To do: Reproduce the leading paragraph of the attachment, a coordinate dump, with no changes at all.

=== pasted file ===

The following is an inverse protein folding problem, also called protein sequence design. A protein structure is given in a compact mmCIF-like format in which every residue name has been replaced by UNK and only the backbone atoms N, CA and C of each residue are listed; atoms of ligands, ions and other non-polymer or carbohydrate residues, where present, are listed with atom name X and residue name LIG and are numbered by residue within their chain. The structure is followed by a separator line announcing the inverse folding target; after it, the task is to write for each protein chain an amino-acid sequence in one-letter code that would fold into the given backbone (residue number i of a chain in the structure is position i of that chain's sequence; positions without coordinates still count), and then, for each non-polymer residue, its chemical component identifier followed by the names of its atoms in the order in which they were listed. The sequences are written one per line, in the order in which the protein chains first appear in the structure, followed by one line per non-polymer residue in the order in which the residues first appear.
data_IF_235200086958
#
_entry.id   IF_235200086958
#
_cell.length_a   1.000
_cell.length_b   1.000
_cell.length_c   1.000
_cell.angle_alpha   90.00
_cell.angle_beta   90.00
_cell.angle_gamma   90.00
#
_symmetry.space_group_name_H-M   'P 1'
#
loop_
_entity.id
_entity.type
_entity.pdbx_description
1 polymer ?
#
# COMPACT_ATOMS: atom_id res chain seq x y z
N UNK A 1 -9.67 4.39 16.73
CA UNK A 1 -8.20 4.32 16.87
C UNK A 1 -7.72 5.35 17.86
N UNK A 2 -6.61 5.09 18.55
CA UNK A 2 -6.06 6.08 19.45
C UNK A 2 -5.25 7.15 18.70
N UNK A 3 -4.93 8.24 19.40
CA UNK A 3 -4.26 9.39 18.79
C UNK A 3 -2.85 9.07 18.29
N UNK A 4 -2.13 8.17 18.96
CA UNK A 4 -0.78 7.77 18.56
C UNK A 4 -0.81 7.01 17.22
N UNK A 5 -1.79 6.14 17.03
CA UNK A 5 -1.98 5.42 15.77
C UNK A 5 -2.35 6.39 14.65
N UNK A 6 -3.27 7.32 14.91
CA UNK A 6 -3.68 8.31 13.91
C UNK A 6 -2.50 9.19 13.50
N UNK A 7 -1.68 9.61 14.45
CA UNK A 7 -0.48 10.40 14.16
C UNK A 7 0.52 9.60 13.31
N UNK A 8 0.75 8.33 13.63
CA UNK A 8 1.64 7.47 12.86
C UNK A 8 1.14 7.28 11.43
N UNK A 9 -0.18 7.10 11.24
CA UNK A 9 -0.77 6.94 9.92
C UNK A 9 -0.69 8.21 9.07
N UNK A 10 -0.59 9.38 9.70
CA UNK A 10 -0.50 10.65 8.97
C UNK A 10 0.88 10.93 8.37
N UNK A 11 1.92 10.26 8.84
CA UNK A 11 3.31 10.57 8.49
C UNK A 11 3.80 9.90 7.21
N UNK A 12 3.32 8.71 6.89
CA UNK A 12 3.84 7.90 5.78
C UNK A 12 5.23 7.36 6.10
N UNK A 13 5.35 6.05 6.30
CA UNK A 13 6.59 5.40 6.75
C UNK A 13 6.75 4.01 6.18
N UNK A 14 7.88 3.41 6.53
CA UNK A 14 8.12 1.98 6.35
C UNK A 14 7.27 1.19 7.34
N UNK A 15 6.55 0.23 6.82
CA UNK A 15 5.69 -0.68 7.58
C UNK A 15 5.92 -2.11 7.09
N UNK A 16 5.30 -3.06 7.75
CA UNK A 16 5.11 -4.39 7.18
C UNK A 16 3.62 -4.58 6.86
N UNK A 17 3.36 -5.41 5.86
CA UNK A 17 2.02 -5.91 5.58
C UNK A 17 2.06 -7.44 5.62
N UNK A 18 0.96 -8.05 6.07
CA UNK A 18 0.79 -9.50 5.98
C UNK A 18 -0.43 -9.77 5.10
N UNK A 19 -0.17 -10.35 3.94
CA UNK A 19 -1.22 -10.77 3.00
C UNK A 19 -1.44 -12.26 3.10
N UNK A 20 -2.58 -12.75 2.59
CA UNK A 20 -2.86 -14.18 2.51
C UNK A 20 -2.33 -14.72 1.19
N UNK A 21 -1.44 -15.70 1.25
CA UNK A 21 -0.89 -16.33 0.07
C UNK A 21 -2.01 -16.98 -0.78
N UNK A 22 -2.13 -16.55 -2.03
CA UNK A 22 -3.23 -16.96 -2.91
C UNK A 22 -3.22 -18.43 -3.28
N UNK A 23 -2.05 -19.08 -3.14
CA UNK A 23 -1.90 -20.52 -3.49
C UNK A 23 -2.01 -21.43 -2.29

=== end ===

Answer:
The following is an inverse protein folding problem, also called protein sequence design. A protein structure is given in a compact mmCIF-like format in which every residue name has been replaced by UNK and only the backbone atoms N, CA and C of each residue are listed; atoms of ligands, ions and other non-polymer or carbohydrate residues, where present, are listed with atom name X and residue name LIG and are numbered by residue within their chain. The structure is followed by a separator line announcing the inverse folding target; after it, the task is to write for each protein chain an amino-acid sequence in one-letter code that would fold into the given backbone (residue number i of a chain in the structure is position i of that chain's sequence; positions without coordinates still count), and then, for each non-polymer residue, its chemical component identifier followed by the names of its atoms in the order in which they were listed. The sequences are written one per line, in the order in which the protein chains first appear in the structure, followed by one line per non-polymer residue in the order in which the residues first appear.